Longitudinal observation of antibody responses for 14 months after SARS-CoV-2 infection

Clin Immunol. 2021 Sep:230:108814. doi: 10.1016/j.clim.2021.108814. Epub 2021 Jul 31.


Better understanding of antibody responses against SARS-CoV-2 after natural infection might provide valuable insights into the future implementation of vaccination policies. Longitudinal analysis of IgG antibody titers was carried out in 32 recovered COVID-19 patients based in the Umbria region of Italy for 14 months after Mild and Moderately-Severe infection.Two FDA-approved immunoassays against SARS-CoV-2 Nucleocapsid protein (NCP) and anti-spike-receptor binding domain (S-RBD) were used for sequential serological tests at different time points. The demographics,clinical history and symptom profile associated with the magnitude and longevity of antibody responses were also analyzed. Anti-S-RBD IgG persisted in 96.8% (31 of 32) subjects at 14 months. Patients reporting loss of smell and taste during the clinical course of the disease developed significantly higher antibody titers. Anti-NCP IgG seronegative patients(n=7) at 10 months, tested positive for anti-S-RBD IgG at 12,13 and 14 months emphasizing on a higher false-negative rate for NCP protein-based antibody assays. This study also highlights the importance of adopting specific immunoassays for routine estimation of antibody titers and the decreased rate of re-infections in recovered patients.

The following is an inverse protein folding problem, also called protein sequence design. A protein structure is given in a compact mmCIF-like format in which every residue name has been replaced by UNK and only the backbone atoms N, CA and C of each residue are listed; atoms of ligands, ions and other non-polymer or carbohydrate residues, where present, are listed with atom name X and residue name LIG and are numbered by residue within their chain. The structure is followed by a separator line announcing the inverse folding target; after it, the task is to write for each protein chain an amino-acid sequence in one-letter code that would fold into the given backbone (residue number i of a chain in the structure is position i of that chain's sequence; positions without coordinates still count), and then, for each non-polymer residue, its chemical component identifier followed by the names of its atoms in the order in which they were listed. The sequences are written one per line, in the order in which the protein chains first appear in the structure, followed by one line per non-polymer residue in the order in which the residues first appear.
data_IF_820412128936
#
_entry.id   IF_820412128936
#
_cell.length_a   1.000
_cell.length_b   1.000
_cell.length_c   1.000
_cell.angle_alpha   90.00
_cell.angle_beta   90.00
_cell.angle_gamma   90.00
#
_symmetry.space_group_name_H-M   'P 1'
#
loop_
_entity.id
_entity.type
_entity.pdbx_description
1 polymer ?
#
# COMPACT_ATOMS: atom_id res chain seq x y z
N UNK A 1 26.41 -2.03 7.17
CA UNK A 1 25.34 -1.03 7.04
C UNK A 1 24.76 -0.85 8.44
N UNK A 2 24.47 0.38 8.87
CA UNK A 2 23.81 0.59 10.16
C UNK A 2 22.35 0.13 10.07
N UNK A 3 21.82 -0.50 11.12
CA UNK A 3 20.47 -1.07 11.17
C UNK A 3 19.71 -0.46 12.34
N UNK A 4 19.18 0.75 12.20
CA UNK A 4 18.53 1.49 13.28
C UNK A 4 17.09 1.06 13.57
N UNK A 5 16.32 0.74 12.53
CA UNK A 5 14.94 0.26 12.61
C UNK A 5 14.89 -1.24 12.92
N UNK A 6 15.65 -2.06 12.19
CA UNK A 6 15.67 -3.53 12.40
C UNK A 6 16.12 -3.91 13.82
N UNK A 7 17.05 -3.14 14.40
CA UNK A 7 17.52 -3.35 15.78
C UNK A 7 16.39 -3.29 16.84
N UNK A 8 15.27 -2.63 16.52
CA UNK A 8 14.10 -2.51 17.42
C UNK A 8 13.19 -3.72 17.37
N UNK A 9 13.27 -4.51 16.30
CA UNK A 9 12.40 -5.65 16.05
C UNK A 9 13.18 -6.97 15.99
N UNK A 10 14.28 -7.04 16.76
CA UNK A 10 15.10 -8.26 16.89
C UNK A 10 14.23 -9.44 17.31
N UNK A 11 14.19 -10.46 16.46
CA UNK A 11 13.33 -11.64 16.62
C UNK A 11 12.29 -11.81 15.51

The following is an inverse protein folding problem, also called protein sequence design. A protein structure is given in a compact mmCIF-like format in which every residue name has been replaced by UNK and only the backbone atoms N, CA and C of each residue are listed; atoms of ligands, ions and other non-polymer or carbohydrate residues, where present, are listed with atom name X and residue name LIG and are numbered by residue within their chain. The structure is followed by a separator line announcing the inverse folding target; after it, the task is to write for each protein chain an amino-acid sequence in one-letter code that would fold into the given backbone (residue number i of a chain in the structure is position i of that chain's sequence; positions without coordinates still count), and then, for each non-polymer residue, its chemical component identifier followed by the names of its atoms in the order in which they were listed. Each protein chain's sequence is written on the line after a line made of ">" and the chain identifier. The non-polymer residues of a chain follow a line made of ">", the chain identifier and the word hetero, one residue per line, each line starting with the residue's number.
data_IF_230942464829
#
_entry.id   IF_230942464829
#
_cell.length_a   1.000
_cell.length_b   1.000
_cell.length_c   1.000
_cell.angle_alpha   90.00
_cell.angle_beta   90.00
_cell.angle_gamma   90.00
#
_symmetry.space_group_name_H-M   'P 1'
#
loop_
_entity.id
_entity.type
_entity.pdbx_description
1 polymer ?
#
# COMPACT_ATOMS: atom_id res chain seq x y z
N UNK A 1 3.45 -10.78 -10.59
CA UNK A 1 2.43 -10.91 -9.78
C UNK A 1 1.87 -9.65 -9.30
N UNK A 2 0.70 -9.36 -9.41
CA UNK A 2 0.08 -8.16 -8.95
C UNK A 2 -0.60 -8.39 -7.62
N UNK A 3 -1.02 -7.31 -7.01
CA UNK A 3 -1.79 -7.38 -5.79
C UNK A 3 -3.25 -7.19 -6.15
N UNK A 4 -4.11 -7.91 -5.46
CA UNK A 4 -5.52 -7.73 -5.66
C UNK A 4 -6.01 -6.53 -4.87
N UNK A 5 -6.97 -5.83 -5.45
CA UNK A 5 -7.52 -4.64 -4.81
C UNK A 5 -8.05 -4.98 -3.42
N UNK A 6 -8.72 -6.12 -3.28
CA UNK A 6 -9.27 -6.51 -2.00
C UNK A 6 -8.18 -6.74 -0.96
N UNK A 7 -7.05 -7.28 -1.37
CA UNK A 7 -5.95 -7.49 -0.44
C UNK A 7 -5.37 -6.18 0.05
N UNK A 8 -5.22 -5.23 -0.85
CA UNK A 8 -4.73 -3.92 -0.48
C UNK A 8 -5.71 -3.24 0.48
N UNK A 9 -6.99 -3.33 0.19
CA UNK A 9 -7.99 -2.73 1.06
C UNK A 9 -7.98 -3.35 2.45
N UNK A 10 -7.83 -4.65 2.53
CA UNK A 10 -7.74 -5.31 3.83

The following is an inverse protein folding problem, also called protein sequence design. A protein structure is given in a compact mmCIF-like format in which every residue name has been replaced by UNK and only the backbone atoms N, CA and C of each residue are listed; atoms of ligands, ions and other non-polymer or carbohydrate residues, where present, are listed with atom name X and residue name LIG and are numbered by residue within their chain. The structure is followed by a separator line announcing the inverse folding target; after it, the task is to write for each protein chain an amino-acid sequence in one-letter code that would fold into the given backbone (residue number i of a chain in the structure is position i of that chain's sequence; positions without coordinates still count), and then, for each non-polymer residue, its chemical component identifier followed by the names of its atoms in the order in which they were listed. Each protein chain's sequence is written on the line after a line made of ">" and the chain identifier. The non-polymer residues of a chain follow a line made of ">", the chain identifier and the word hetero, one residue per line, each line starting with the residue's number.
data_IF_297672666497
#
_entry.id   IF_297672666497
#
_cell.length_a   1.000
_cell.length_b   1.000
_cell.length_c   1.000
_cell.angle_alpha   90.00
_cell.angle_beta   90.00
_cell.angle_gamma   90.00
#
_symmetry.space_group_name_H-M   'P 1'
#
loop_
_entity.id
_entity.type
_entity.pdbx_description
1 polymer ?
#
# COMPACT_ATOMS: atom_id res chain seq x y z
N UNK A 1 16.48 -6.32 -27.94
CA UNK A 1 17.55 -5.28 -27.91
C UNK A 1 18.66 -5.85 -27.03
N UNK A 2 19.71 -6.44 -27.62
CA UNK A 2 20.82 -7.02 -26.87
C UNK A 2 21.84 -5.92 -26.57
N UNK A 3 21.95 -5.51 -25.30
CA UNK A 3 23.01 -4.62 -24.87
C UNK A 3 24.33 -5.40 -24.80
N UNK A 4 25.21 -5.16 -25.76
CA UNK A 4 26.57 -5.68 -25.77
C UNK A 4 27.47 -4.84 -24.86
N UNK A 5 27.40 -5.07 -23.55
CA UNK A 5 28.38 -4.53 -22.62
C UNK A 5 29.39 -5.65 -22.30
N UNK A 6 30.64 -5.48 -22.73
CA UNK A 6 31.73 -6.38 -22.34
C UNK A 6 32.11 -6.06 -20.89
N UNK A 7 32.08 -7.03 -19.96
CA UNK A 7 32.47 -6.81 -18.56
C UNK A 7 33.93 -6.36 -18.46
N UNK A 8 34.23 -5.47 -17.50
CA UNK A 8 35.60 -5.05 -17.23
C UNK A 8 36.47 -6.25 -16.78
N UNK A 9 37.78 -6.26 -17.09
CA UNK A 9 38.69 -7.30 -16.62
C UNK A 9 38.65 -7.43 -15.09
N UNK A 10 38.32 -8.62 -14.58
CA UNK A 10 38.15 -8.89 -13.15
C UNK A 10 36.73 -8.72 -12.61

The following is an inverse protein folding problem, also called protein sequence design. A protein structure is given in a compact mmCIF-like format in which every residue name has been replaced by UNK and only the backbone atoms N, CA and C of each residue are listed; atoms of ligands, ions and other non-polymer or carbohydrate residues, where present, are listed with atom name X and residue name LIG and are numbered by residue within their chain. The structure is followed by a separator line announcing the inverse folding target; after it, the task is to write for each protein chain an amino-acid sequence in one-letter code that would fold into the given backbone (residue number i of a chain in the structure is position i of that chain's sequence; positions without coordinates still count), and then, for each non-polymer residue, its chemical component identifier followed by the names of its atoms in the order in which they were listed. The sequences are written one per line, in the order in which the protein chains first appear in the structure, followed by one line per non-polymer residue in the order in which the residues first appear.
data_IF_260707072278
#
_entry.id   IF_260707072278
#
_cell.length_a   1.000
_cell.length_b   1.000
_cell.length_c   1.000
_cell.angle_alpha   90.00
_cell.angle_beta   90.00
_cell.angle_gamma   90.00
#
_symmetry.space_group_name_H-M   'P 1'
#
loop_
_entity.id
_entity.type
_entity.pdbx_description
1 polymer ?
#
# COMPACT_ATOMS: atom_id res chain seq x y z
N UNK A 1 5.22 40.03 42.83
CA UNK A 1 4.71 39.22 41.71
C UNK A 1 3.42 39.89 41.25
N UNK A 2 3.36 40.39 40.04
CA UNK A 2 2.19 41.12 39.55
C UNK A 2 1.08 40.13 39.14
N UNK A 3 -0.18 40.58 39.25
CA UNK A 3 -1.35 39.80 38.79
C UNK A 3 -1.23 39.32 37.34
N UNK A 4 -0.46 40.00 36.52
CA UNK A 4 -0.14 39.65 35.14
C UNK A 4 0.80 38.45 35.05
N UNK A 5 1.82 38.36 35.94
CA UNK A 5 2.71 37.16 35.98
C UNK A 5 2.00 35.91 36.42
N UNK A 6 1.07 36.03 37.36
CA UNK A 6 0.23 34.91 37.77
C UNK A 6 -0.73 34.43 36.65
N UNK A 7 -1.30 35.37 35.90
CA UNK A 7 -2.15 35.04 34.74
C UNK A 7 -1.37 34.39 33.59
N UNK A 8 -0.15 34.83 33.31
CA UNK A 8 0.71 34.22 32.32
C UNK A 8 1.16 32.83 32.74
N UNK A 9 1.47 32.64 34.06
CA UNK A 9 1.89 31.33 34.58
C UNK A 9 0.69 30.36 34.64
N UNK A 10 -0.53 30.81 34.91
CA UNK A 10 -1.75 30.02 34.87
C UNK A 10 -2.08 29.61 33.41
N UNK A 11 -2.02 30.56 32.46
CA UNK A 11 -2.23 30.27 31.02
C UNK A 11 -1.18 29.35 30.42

Keywords: Coronavirus; Covid19; Humoral immunity; SARS-CoV-2; neutralizing antibodies.

Publication types

  • Observational Study

MeSH terms

  • Adult
  • Antibodies, Viral / blood*
  • COVID-19 / blood
  • COVID-19 / immunology*
  • COVID-19 / prevention & control
  • COVID-19 / virology*
  • COVID-19 Vaccines / administration & dosage
  • COVID-19 Vaccines / immunology*
  • Comorbidity
  • Female
  • Humans
  • Immunoglobulin G / blood*
  • Immunoglobulin M / blood
  • Longitudinal Studies
  • Male
  • Middle Aged
  • Pilot Projects
  • SARS-CoV-2 / immunology*
  • Time Factors


  • Antibodies, Viral
  • COVID-19 Vaccines
  • Immunoglobulin G
  • Immunoglobulin M